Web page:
Freedom Industries Gives Update on Cleanup Amidst Bankruptcy Proceedings, Looming Deadlines

Mar 25, 2015

Freedom Industries hosted a public meeting Tuesday night in a small room in the Charleston Civic Center to provide updates on the remediation of the site of the spill. Last January a coal-scrubbing chemical leaked from a 40,000 gallon storage tank next to the Elk River contaminated the drinking water of 300,000 West Virginians.  

Freedom pleaded guilty to three federal pollution charges this week and some of its former employees have recently done the same. Former Freedom president Gary Southern and ex-part-owner and past president Dennis Farrell await trial for their own set of charges. Amidst it all, the company continues to roll through bankruptcy proceedings. But, Freedom’s deadline to enter into a Voluntary Remediation Agreement with the state Department of Environmental Protection looms as cleanup of the site continues.

The Cleanup By The Numbers, And Where Materials Have Gone

Freedom Chief Restructuring Officer Mark Welch updates the public on the company's progress in remediating the site of last January's chemical spill.
Credit Dave Mistich / West Virginia Public Broadcasting

Freedom Chief Restructuring Officer Mark Welch said at least $11 million dollars has gone to remediate the site, with million gallons of water and about 600 tons of dirt removed to date.

  • Scrap metal from last summer’s tank demolition was shipped to Arkron.
  • Soil was trucked to northern Ohio.
  • Welch said about 2.2 million gallons of water was split between Ohio and North Carolina, while 300,000 gallons made its way to the Charleston Sanitary Board.

Deadline Looms for Voluntary Remediation Agreement

Freedom has a March 30 deadline to enter into a Voluntary Remediation Agreement with the DEP.

The agreement, and the continued cleanup of the site, is part of Freedom’s involvement in the DEP’s Voluntary Remediation Program. Arcadis, an environmental contracting firm, is acting as the licensed remediation specialist on behalf of Freedom. Ira Buchanan is Arcadis’ project manager.

“We have made application to the program. It has been submitted to the DEP and it has been accepted with comments. There’s about four things that we need to respond to just to tighten up the application," said Buchanan.

"The next step is the agreement, where Freedom and the DEP will sign the agreement, which lays out a schedule for assessment, remediation and, ultimately, closure of the site and that’s currently under negotiation.”

 

What's Next for the Site, More Industry?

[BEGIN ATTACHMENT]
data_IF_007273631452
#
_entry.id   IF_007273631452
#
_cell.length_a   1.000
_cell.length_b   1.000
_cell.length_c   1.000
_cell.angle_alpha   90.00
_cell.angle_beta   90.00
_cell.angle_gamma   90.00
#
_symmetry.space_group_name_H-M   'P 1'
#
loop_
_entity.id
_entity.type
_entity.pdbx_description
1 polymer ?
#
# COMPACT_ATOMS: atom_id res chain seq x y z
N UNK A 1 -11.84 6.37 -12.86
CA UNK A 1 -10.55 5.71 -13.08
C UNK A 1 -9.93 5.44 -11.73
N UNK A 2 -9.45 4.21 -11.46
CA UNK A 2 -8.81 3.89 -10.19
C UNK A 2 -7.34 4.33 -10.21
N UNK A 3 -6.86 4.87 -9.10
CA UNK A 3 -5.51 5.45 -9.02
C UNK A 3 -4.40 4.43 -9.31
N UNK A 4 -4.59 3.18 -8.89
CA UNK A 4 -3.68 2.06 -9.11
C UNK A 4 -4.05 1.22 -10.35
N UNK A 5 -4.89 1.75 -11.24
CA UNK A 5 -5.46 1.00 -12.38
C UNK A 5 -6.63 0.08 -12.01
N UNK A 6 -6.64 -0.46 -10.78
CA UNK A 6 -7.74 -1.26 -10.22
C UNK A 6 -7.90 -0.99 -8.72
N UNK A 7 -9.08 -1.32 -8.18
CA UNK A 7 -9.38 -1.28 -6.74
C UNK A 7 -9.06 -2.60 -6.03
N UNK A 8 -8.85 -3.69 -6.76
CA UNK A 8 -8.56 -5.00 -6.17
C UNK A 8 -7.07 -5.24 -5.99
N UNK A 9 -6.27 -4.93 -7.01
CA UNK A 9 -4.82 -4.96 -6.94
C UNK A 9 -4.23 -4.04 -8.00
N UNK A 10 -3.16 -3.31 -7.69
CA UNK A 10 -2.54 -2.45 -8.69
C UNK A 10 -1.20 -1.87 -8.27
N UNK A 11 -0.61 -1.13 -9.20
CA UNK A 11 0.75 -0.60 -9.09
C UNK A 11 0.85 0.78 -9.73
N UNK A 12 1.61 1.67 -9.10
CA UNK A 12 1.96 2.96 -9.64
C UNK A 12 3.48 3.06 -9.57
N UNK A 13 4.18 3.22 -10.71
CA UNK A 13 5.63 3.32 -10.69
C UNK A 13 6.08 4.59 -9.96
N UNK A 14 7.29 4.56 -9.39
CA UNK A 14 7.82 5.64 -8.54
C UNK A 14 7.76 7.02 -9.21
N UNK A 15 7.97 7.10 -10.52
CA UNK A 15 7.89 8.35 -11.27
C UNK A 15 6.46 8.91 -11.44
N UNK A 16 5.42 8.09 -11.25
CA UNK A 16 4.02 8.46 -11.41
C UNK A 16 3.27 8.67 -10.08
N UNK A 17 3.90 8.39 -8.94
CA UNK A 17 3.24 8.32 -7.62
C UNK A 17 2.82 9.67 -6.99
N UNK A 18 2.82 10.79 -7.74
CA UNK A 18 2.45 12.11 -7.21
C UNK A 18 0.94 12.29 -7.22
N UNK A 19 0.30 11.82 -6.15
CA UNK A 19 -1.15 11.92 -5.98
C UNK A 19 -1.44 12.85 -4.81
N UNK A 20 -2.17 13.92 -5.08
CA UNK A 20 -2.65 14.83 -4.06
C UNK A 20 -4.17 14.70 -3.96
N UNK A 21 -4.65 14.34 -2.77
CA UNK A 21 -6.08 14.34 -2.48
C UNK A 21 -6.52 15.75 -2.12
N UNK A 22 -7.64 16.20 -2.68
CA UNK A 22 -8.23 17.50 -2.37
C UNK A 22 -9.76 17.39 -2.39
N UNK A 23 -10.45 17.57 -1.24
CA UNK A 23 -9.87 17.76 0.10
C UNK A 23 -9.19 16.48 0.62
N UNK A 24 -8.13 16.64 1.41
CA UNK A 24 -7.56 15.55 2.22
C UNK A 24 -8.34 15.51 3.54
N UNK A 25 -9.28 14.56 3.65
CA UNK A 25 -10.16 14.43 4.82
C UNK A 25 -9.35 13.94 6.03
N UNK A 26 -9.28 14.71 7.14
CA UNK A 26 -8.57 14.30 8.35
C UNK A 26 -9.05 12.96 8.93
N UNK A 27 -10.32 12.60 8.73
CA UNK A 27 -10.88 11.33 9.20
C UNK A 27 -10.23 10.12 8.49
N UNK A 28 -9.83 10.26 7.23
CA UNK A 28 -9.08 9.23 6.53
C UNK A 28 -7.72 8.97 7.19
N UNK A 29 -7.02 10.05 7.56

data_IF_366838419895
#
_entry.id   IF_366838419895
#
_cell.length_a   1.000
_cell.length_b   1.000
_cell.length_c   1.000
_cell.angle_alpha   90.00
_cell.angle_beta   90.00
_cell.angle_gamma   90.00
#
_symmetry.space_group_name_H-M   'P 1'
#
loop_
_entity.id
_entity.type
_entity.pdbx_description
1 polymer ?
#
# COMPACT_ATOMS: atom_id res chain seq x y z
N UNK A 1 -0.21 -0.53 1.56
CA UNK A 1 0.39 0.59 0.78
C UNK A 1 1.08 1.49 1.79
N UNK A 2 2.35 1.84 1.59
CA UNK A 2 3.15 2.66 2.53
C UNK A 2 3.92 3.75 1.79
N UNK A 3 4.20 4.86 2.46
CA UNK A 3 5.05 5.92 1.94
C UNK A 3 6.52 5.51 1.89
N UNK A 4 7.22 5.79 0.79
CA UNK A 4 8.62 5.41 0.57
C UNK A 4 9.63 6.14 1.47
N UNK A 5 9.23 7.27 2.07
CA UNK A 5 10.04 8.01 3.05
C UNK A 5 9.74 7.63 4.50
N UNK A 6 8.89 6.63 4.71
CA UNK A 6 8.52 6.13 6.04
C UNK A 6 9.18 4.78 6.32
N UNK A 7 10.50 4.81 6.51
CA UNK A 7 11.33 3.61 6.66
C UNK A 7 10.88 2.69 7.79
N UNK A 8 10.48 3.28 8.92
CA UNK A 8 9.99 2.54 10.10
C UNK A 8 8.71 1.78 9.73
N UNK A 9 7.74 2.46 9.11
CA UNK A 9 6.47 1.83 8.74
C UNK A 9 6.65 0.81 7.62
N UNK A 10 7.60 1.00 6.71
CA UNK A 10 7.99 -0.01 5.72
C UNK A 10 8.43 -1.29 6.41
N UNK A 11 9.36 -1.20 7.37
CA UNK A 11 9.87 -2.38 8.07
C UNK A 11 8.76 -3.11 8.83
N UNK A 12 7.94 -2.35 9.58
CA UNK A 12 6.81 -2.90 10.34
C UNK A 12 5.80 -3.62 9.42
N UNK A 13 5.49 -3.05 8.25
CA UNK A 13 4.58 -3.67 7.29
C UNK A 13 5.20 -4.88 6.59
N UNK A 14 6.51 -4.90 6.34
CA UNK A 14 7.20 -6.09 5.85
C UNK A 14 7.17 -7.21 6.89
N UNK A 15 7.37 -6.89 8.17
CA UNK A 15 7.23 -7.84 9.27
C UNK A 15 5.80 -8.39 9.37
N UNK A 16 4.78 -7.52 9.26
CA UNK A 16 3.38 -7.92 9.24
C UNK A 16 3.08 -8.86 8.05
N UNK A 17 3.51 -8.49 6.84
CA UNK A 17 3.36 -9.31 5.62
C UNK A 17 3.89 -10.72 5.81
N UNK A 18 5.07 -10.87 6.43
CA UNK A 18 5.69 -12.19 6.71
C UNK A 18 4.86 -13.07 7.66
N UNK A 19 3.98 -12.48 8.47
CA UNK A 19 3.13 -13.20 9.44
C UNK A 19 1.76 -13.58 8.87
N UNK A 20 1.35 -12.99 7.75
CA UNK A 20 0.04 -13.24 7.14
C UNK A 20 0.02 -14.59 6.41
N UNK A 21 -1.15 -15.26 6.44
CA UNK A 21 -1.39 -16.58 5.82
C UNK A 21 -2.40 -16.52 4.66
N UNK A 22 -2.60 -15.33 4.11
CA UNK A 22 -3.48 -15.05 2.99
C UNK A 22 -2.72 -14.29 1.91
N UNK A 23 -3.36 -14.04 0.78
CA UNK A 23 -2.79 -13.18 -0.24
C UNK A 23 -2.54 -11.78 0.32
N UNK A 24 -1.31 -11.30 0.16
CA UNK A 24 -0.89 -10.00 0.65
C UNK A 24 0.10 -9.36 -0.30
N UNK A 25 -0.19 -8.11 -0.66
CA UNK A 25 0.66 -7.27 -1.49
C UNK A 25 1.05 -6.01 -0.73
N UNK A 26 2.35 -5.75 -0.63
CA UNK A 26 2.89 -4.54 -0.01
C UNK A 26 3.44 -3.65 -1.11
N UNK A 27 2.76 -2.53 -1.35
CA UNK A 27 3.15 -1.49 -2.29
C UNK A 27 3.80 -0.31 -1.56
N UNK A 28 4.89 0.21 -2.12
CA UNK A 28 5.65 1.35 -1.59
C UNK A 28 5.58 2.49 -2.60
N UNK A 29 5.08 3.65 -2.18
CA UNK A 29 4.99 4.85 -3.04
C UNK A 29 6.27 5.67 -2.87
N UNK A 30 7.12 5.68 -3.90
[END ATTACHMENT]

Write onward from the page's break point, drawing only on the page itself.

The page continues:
Patty Hickman, interim director of DEP’s Division of Land Restoration, outlined the steps Freedom and Arcadis will go through, including, work plans, remediation standards, and risk assessments. She also explained the potential use for the site once the company has submitted a final report and been given a certificate of completion for the remediation program.  

 

“Some of these sites may only ever want to have an intended use for commercial or industrial development. There are some sites that do go to residential use but, if you have an old chemical factory or glass factory, a lot of times it’s in an area and has that infrastructure that’s suitable for additional development for some other kind of industry today," said Hickman.

 

"[The Voluntary Remediation Program] provides a mechanism for us to restrict the land use or to put engineer controls into place to protect people and prevent exposure to chemicals that may be present,” she added.

 

According to DEP officials, the Freedom Industries site already went through the Voluntary Remediation Program while under the ownership of Pennzoil-Quaker State.

Credit Dave Mistich / West Virginia Public Broadcasting

 

Concerns Linger for Some Residents

 

For some, there’s a big concern—whether exposure to MCHM still exists, or could continue to exist once Freedom completes the Voluntary Remediation Program--and, if it does, whether or not it’s harmful to residents of the area.

While most who attended the meeting were members of the media, attorneys for Freedom and Arcadis, or DEP officials, a handful of concerned citizens showed up as well.

One of them was Phil Price, a semi-retired Charleston resident who said he had a 40-year career working with chemical companies and has experience in environmental analysis and remediation. Price said his main problem is a lack of data to back up past and future remediation action.  

“The question is: How many tons of MCHM is the DEP willing to abandon on that site? And, given that they have stated that they want zero risk to the water drinkers of Charleston and our water supply, the question becomes how much MCHM abandoned on that site is going to be significant," said Price.

"At this stage, without a lot of analytical data on the water runoff presently and what they’re finding in the soil excavations, it’s hard to make a judgement.”

 

Completing the Remediation Program

 

Freedom’s successful completion of the program depends, in part, on its ability to finance the remediation. With bankruptcy proceedings ongoing, Welch said the company currently has about $450,000 in available cash.

He told the Charleston Gazette there are "other funds available," to see the company through bankruptcy, including the potential sale of the site.

DEP also said Freedom’s acceptance is the first time a company has entered the Voluntary Remediation Program while in bankruptcy.